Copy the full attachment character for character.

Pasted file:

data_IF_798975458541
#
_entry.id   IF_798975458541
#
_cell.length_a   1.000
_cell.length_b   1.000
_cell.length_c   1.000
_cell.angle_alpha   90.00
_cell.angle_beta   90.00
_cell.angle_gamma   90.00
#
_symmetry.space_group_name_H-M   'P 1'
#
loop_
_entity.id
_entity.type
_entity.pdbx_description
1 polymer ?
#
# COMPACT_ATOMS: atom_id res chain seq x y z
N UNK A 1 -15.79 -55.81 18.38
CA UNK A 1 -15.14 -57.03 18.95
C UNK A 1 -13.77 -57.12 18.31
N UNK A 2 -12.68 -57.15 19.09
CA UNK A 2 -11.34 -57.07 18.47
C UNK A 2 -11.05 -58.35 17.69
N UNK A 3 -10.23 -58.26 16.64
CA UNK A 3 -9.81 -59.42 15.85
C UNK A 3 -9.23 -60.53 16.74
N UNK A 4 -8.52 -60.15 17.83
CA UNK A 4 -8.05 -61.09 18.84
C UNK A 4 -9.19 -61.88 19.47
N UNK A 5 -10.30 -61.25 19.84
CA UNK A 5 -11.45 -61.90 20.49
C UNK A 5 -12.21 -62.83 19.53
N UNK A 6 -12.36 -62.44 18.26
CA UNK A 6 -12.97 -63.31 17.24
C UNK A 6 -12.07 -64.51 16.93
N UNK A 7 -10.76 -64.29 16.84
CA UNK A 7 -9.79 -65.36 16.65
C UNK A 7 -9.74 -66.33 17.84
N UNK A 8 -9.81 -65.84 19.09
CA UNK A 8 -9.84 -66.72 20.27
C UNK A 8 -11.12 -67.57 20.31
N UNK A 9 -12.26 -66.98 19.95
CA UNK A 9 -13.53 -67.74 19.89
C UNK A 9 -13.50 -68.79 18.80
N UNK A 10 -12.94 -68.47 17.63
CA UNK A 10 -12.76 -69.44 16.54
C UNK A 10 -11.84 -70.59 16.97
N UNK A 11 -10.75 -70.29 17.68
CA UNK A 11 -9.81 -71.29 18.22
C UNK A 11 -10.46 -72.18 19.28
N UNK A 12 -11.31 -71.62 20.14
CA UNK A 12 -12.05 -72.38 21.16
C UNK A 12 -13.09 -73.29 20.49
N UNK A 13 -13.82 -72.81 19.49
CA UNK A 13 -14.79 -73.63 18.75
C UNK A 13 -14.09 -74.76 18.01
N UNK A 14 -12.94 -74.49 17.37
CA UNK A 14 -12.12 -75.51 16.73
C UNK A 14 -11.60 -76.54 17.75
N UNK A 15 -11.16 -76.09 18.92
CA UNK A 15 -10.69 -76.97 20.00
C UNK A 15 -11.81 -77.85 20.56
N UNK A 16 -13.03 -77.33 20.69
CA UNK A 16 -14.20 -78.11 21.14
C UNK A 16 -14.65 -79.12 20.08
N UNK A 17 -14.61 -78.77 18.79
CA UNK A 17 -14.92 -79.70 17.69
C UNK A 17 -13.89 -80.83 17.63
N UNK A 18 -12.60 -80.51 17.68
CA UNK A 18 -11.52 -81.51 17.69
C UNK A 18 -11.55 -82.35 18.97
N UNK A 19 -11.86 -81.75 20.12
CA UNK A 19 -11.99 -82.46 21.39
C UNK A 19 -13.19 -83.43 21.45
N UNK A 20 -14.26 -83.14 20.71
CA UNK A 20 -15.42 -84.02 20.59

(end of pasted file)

data_IF_798975458541
#
_entry.id   IF_798975458541
#
_cell.length_a   1.000
_cell.length_b   1.000
_cell.length_c   1.000
_cell.angle_alpha   90.00
_cell.angle_beta   90.00
_cell.angle_gamma   90.00
#
_symmetry.space_group_name_H-M   'P 1'
#
loop_
_entity.id
_entity.type
_entity.pdbx_description
1 polymer ?
#
# COMPACT_ATOMS: atom_id res chain seq x y z
N UNK A 1 -15.79 -55.81 18.38
CA UNK A 1 -15.14 -57.03 18.95
C UNK A 1 -13.77 -57.12 18.31
N UNK A 2 -12.68 -57.15 19.09
CA UNK A 2 -11.34 -57.07 18.47
C UNK A 2 -11.05 -58.35 17.69
N UNK A 3 -10.23 -58.26 16.64
CA UNK A 3 -9.81 -59.42 15.85
C UNK A 3 -9.23 -60.53 16.74
N UNK A 4 -8.52 -60.15 17.83
CA UNK A 4 -8.05 -61.09 18.84
C UNK A 4 -9.19 -61.88 19.47
N UNK A 5 -10.30 -61.25 19.84
CA UNK A 5 -11.45 -61.90 20.49
C UNK A 5 -12.21 -62.83 19.53
N UNK A 6 -12.36 -62.44 18.26
CA UNK A 6 -12.97 -63.31 17.24
C UNK A 6 -12.07 -64.51 16.93
N UNK A 7 -10.76 -64.29 16.84
CA UNK A 7 -9.79 -65.36 16.65
C UNK A 7 -9.74 -66.33 17.84
N UNK A 8 -9.81 -65.84 19.09
CA UNK A 8 -9.84 -66.72 20.27
C UNK A 8 -11.12 -67.57 20.31
N UNK A 9 -12.26 -66.98 19.95
CA UNK A 9 -13.53 -67.74 19.89
C UNK A 9 -13.50 -68.79 18.80
N UNK A 10 -12.94 -68.47 17.63
CA UNK A 10 -12.76 -69.44 16.54
C UNK A 10 -11.84 -70.59 16.97
N UNK A 11 -10.75 -70.29 17.68
CA UNK A 11 -9.81 -71.29 18.22
C UNK A 11 -10.46 -72.18 19.28
N UNK A 12 -11.31 -71.62 20.14
CA UNK A 12 -12.05 -72.38 21.16
C UNK A 12 -13.09 -73.29 20.49
N UNK A 13 -13.82 -72.81 19.49
CA UNK A 13 -14.79 -73.63 18.75
C UNK A 13 -14.09 -74.76 18.01
N UNK A 14 -12.94 -74.49 17.37
CA UNK A 14 -12.12 -75.51 16.73
C UNK A 14 -11.60 -76.54 17.75
N UNK A 15 -11.16 -76.09 18.92
CA UNK A 15 -10.69 -76.97 20.00
C UNK A 15 -11.81 -77.85 20.56
N UNK A 16 -13.03 -77.33 20.69
CA UNK A 16 -14.20 -78.11 21.14
C UNK A 16 -14.65 -79.12 20.08
N UNK A 17 -14.61 -78.77 18.79
CA UNK A 17 -14.92 -79.70 17.69
C UNK A 17 -13.89 -80.83 17.63
N UNK A 18 -12.60 -80.51 17.68
CA UNK A 18 -11.52 -81.51 17.69
C UNK A 18 -11.55 -82.35 18.97
N UNK A 19 -11.86 -81.75 20.12
CA UNK A 19 -11.99 -82.46 21.39
C UNK A 19 -13.19 -83.43 21.45
N UNK A 20 -14.26 -83.14 20.71
CA UNK A 20 -15.42 -84.02 20.59